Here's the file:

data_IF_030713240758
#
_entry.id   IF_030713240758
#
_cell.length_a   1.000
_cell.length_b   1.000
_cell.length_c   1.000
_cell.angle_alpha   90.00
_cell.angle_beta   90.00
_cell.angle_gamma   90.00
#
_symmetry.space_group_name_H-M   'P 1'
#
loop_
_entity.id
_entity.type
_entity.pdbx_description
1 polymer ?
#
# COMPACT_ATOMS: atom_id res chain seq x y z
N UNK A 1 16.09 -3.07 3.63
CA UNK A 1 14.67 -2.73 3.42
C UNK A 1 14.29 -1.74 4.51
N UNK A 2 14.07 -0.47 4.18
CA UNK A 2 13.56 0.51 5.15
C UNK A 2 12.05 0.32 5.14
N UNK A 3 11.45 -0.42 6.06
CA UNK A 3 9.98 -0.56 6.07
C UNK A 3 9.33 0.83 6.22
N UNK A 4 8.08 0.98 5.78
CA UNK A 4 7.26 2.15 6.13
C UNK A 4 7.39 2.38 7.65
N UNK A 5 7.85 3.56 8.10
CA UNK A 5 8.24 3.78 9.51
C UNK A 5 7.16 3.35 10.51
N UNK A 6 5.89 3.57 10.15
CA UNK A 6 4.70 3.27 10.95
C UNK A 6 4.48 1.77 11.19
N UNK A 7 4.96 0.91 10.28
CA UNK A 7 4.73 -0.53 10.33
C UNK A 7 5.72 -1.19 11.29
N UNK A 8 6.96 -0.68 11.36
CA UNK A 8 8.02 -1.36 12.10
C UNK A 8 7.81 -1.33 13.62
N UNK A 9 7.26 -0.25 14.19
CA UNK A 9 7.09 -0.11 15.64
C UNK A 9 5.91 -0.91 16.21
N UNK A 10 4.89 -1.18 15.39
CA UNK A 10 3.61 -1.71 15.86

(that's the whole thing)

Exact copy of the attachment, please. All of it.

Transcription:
data_IF_030713240758
#
_entry.id   IF_030713240758
#
_cell.length_a   1.000
_cell.length_b   1.000
_cell.length_c   1.000
_cell.angle_alpha   90.00
_cell.angle_beta   90.00
_cell.angle_gamma   90.00
#
_symmetry.space_group_name_H-M   'P 1'
#
loop_
_entity.id
_entity.type
_entity.pdbx_description
1 polymer ?
#
# COMPACT_ATOMS: atom_id res chain seq x y z
N UNK A 1 16.09 -3.07 3.63
CA UNK A 1 14.67 -2.73 3.42
C UNK A 1 14.29 -1.74 4.51
N UNK A 2 14.07 -0.47 4.18
CA UNK A 2 13.56 0.51 5.15
C UNK A 2 12.05 0.32 5.14
N UNK A 3 11.45 -0.42 6.06
CA UNK A 3 9.98 -0.56 6.07
C UNK A 3 9.33 0.83 6.22
N UNK A 4 8.08 0.98 5.78
CA UNK A 4 7.26 2.15 6.13
C UNK A 4 7.39 2.38 7.65
N UNK A 5 7.85 3.56 8.10
CA UNK A 5 8.24 3.78 9.51
C UNK A 5 7.16 3.35 10.51
N UNK A 6 5.89 3.57 10.15
CA UNK A 6 4.70 3.27 10.95
C UNK A 6 4.48 1.77 11.19
N UNK A 7 4.96 0.91 10.28
CA UNK A 7 4.73 -0.53 10.33
C UNK A 7 5.72 -1.19 11.29
N UNK A 8 6.96 -0.68 11.36
CA UNK A 8 8.02 -1.36 12.10
C UNK A 8 7.81 -1.33 13.62
N UNK A 9 7.26 -0.25 14.19
CA UNK A 9 7.09 -0.11 15.64
C UNK A 9 5.91 -0.91 16.21
N UNK A 10 4.89 -1.18 15.39
CA UNK A 10 3.61 -1.71 15.86